From the desk of Teresa Jordan, Executive Director – I am on the hunt for trilliums. The weird thing is that these flowers blanket the woods beside my driveway every year; most of the time they quietly pop out and one morning in May as I leave for work – I notice.
This year is different in so many ways. A friend mentioned the flower last Friday and I went on the hunt. For the first time I really looked on the forest floor and found them in bud.
Now I have checked almost every night to see the progress. Of course the difference here is time, a slowing down of my work, leisure and life in general to give me the chance to even wonder about the trilliums. As I said this is the first time I have even observed them in bud; usually I just happen to notice as a I speed out the driveway or on roads nearby that – oh there are trilliums – and then if feels like a few days later I do the same only its about the leaves turning and it is autumn.
The difference this year is astounding – walking to the other side of the driveway and down the bank to the forest floor and waiting, watching and wondering. This year maybe that is the biggest difference – we have time. I know for sure that in all of the planning and preparing we did over the last decade or so with policies around pandemic I never imagined time to think, time at home, social isolation, closed businesses, closed restaurants. I never imagined the right next to making sure there was PPE that my very next priority would be making sure there was opportunity for fun and activity to pass the large expanses of time.
This is all to say that while I am not a conspiracy theorist about the world never going back, what I wonder is this – next May will the trilliums just sneak out on me while I drive quickly by or am I a different sojourner in the world now? Am I forever going to notice more, crave more time at home with family? Am I going to keep some of these distancing habits by choice?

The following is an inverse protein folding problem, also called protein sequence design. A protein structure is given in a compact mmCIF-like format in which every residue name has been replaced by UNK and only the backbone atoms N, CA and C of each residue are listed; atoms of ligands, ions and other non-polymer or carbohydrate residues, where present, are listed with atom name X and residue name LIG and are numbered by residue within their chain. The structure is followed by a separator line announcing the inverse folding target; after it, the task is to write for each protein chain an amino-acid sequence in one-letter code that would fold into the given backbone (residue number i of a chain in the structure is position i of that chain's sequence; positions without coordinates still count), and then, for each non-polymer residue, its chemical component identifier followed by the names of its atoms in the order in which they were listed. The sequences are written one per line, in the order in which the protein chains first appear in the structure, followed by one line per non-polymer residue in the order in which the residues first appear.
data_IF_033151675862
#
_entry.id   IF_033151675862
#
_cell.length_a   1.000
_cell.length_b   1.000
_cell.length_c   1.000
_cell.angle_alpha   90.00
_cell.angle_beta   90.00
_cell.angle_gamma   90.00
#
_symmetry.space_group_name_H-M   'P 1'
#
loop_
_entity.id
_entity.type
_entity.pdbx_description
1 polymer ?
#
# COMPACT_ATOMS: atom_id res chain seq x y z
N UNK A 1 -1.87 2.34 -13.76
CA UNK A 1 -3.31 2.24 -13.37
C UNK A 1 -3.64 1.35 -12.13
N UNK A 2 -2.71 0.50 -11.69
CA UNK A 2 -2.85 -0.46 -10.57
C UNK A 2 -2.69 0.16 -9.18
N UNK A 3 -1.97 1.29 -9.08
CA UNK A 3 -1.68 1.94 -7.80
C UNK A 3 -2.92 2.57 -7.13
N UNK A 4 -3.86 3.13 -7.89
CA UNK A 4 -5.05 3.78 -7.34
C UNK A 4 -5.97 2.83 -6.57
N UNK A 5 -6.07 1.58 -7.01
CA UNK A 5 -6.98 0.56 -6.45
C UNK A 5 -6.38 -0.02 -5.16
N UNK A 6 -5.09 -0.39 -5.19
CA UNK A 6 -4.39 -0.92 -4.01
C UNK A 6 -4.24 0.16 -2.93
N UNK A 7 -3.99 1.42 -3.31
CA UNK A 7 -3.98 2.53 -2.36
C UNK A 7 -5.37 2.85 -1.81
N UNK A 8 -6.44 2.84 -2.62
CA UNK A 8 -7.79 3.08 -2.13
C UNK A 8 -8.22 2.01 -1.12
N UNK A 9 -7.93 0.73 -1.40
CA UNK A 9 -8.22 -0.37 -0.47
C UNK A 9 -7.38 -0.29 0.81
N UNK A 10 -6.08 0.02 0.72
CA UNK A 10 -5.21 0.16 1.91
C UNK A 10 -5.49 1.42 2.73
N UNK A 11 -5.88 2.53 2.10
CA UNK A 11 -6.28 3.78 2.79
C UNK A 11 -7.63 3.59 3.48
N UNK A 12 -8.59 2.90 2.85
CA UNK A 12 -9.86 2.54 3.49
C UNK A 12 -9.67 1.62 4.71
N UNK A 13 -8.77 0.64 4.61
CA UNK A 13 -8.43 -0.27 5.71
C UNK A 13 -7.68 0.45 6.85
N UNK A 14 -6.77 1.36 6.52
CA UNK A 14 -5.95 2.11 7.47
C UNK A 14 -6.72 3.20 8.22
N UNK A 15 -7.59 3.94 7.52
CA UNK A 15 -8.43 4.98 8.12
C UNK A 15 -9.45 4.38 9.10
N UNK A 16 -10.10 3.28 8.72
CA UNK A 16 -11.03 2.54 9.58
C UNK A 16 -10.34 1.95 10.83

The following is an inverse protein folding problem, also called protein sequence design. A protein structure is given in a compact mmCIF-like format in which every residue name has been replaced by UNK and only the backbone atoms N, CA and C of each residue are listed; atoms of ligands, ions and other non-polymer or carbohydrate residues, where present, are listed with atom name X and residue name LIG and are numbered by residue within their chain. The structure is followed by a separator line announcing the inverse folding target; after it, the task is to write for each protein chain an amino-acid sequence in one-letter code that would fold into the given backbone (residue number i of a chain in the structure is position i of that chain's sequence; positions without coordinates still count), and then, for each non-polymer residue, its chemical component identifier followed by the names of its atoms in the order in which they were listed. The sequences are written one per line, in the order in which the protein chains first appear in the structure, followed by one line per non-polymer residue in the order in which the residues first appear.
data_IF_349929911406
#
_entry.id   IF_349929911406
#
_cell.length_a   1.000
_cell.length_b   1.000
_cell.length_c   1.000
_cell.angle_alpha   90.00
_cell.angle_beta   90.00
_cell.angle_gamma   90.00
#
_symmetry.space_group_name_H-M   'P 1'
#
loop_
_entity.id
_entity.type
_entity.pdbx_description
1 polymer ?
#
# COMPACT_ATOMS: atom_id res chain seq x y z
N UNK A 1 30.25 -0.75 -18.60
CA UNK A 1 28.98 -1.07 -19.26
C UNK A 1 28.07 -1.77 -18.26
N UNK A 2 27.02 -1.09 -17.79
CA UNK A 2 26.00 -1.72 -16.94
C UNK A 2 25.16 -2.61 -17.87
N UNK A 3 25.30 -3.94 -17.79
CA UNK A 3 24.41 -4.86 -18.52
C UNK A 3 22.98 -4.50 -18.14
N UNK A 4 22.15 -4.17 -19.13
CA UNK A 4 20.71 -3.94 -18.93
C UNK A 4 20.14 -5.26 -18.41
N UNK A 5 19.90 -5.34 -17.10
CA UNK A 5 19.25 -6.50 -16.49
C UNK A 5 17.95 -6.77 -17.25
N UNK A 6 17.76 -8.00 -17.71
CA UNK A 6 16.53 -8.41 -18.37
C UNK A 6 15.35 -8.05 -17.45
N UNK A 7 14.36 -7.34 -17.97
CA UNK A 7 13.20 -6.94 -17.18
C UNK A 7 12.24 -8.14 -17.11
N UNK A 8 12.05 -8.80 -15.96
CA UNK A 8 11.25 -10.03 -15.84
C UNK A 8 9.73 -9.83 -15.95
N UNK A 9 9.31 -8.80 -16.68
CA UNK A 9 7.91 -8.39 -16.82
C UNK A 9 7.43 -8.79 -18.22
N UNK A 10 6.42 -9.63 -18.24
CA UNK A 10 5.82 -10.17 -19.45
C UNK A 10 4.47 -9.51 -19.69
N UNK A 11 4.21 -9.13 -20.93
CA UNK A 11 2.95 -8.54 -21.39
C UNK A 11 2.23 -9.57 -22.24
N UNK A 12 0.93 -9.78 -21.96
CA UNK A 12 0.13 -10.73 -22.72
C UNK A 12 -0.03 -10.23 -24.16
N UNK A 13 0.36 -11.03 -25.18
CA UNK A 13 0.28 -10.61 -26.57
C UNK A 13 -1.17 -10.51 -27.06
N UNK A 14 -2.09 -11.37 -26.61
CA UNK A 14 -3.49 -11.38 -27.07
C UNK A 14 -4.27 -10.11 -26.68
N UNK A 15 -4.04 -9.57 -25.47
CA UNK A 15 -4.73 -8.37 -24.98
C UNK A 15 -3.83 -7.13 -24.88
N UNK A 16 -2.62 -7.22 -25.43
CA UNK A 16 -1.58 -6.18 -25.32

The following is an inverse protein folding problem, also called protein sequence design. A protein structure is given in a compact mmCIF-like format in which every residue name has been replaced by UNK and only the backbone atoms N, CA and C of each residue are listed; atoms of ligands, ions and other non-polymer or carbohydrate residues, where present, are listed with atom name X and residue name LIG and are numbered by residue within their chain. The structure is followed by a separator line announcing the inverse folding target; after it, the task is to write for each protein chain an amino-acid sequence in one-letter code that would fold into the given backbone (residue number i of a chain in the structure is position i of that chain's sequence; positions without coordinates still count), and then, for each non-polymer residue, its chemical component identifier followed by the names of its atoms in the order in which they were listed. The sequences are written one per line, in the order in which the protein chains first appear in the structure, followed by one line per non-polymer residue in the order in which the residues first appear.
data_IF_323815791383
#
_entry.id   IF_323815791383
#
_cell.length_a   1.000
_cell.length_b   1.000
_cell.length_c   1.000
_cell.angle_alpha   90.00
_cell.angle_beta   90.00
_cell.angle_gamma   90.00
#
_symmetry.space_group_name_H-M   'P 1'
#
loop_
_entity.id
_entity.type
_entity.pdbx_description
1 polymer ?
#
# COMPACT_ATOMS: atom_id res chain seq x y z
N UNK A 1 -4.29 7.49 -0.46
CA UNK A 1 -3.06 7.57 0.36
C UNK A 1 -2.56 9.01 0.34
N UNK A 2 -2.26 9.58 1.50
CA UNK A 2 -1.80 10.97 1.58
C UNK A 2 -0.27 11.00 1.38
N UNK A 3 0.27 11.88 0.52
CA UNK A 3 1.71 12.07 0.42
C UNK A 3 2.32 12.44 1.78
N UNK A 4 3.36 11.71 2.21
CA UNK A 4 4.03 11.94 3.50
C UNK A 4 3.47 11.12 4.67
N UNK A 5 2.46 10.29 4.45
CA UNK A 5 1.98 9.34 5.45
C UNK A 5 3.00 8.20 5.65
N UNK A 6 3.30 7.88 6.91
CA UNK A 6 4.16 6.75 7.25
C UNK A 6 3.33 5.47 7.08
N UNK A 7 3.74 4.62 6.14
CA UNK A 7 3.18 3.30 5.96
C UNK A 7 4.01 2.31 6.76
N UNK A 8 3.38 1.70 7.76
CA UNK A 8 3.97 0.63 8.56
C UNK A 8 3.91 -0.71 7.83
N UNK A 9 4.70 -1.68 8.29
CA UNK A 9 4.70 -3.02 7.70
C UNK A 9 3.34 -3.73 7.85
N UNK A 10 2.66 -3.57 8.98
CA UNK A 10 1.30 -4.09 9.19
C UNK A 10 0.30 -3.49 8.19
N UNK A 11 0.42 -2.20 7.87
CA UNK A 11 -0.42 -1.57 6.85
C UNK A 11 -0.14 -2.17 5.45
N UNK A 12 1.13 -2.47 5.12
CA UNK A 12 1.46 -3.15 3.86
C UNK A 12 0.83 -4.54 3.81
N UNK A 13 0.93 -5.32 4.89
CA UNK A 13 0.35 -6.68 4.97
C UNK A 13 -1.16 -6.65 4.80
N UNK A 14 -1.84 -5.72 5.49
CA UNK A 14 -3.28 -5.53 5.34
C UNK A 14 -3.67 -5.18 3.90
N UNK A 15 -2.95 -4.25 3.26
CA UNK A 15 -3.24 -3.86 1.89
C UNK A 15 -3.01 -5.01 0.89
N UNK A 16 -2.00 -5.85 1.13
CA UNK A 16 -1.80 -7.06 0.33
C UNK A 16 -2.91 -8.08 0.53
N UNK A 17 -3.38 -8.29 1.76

When my husband was a boy, he and his cousin were lost in the woods for 24 hours. When they found their way back to the cabin the only things to eat were a few radishes and stale bread. Now, even after all of the intervening decades, he still enjoys the taste of this weird combination of foods – because after his long fast, it tasted delicious then, and still does – though only to him.
So, similarly to my husband’s radish delight, will I now be on the watch for trilliums, slowing slow down long enough to take in their blooming? Will I take more time to enjoy what I have missed in the past rush? I guess none of us have the answers as we experience all of this for the first time – we just have to wait, watch and wonder. There is beautiful life in bud right now; it will bloom as we reenter the world slowly and our experiences will taste delicious for the rest of our lives.
Photo (c) Kristin Duare McKinnon